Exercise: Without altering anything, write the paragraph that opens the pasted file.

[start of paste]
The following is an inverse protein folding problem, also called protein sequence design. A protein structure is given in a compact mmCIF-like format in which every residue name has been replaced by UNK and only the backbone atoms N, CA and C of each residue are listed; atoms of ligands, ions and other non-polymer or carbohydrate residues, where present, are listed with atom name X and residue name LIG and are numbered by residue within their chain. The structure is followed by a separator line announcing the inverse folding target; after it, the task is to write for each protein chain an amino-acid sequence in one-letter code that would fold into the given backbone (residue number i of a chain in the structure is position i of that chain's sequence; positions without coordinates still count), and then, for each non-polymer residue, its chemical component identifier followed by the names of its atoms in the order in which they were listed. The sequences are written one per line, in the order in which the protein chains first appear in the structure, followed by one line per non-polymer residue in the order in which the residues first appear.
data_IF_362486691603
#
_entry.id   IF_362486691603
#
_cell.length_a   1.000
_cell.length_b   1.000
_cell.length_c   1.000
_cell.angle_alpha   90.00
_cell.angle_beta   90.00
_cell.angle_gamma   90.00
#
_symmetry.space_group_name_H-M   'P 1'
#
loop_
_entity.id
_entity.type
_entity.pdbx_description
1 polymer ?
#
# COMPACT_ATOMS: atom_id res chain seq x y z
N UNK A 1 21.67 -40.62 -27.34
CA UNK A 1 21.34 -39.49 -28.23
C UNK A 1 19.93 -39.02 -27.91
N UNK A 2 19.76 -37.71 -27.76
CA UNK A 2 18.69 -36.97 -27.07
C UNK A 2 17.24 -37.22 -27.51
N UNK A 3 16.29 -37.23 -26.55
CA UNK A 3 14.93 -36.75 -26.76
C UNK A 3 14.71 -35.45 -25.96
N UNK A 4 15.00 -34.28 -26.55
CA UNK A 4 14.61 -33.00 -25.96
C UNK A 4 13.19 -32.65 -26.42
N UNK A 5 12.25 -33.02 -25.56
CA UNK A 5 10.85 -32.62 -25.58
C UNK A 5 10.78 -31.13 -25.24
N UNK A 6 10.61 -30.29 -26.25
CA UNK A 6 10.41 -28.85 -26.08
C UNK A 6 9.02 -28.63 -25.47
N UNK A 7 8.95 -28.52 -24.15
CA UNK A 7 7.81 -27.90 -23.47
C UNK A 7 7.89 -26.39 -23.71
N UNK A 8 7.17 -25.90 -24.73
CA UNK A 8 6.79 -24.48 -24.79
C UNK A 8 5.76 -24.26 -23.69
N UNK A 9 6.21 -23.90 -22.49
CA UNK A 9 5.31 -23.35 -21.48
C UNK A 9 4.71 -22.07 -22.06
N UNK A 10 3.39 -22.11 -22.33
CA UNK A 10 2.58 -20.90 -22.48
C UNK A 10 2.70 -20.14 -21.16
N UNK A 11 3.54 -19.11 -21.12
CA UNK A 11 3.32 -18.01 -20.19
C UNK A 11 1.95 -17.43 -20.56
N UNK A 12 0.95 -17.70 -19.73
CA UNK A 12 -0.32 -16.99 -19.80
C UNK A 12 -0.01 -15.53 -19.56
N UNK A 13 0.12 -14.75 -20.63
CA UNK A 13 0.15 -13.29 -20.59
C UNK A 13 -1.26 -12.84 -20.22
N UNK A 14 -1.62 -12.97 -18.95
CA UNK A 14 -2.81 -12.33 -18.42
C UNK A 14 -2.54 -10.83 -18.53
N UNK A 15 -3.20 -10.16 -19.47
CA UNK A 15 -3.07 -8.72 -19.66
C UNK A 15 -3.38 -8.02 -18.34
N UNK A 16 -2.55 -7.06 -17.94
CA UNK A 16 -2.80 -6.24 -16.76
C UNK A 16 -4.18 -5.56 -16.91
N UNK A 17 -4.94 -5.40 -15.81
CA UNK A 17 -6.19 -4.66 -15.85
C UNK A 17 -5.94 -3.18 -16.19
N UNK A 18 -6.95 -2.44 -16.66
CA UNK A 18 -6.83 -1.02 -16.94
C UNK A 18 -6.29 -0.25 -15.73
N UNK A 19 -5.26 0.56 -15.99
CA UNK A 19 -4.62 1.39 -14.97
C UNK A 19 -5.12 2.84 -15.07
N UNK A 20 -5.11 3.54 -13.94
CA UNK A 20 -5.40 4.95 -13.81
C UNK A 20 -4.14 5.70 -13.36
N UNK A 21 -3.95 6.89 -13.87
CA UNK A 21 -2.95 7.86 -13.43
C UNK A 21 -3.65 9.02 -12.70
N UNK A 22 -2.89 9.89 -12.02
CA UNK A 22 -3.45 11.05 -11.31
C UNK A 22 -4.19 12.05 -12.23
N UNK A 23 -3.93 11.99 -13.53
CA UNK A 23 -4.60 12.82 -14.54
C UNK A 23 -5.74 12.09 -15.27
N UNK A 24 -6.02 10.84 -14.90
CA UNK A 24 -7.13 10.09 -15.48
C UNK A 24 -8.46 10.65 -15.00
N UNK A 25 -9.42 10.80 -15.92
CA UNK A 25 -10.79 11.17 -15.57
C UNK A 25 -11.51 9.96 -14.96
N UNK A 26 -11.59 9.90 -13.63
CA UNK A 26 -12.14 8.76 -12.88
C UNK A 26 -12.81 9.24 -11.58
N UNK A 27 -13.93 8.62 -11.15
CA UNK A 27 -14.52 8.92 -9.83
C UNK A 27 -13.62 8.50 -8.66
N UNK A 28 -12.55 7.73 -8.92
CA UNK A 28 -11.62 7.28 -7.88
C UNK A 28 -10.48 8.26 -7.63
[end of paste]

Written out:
The following is an inverse protein folding problem, also called protein sequence design. A protein structure is given in a compact mmCIF-like format in which every residue name has been replaced by UNK and only the backbone atoms N, CA and C of each residue are listed; atoms of ligands, ions and other non-polymer or carbohydrate residues, where present, are listed with atom name X and residue name LIG and are numbered by residue within their chain. The structure is followed by a separator line announcing the inverse folding target; after it, the task is to write for each protein chain an amino-acid sequence in one-letter code that would fold into the given backbone (residue number i of a chain in the structure is position i of that chain's sequence; positions without coordinates still count), and then, for each non-polymer residue, its chemical component identifier followed by the names of its atoms in the order in which they were listed. The sequences are written one per line, in the order in which the protein chains first appear in the structure, followed by one line per non-polymer residue in the order in which the residues first appear.